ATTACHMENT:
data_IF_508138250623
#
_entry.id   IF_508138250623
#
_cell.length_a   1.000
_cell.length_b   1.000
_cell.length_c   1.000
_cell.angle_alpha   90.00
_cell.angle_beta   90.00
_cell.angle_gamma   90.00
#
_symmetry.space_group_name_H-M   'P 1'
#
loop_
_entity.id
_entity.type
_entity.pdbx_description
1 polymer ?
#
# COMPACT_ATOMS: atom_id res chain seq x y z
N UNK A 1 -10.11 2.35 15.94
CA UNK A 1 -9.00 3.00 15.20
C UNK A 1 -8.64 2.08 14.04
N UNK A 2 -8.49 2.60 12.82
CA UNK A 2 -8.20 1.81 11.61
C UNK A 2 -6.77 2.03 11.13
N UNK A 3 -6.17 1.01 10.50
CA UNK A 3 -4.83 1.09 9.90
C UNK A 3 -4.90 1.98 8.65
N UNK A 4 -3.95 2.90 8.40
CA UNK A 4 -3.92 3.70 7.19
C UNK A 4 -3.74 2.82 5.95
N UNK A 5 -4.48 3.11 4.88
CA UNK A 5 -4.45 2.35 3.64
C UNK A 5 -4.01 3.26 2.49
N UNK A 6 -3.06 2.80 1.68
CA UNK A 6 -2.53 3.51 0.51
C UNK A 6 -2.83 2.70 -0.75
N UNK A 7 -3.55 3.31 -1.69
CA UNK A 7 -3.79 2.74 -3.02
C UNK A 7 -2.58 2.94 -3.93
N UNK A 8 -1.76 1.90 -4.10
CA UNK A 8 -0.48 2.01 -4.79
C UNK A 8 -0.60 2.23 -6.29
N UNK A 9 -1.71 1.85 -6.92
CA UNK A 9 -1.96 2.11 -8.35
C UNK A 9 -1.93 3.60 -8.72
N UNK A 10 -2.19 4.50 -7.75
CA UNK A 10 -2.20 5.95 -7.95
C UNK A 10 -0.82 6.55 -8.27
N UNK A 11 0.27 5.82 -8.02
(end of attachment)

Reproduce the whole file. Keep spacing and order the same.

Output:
data_IF_508138250623
#
_entry.id   IF_508138250623
#
_cell.length_a   1.000
_cell.length_b   1.000
_cell.length_c   1.000
_cell.angle_alpha   90.00
_cell.angle_beta   90.00
_cell.angle_gamma   90.00
#
_symmetry.space_group_name_H-M   'P 1'
#
loop_
_entity.id
_entity.type
_entity.pdbx_description
1 polymer ?
#
# COMPACT_ATOMS: atom_id res chain seq x y z
N UNK A 1 -10.11 2.35 15.94
CA UNK A 1 -9.00 3.00 15.20
C UNK A 1 -8.64 2.08 14.04
N UNK A 2 -8.49 2.60 12.82
CA UNK A 2 -8.20 1.81 11.61
C UNK A 2 -6.77 2.03 11.13
N UNK A 3 -6.17 1.01 10.50
CA UNK A 3 -4.83 1.09 9.90
C UNK A 3 -4.90 1.98 8.65
N UNK A 4 -3.95 2.90 8.40
CA UNK A 4 -3.92 3.70 7.19
C UNK A 4 -3.74 2.82 5.95
N UNK A 5 -4.48 3.11 4.88
CA UNK A 5 -4.45 2.35 3.64
C UNK A 5 -4.01 3.26 2.49
N UNK A 6 -3.06 2.80 1.68
CA UNK A 6 -2.53 3.51 0.51
C UNK A 6 -2.83 2.70 -0.75
N UNK A 7 -3.55 3.31 -1.69
CA UNK A 7 -3.79 2.74 -3.02
C UNK A 7 -2.58 2.94 -3.93
N UNK A 8 -1.76 1.90 -4.10
CA UNK A 8 -0.48 2.01 -4.79
C UNK A 8 -0.60 2.23 -6.29
N UNK A 9 -1.71 1.85 -6.92
CA UNK A 9 -1.96 2.11 -8.35
C UNK A 9 -1.93 3.60 -8.72
N UNK A 10 -2.19 4.50 -7.75
CA UNK A 10 -2.20 5.95 -7.95
C UNK A 10 -0.82 6.55 -8.27
N UNK A 11 0.27 5.82 -8.02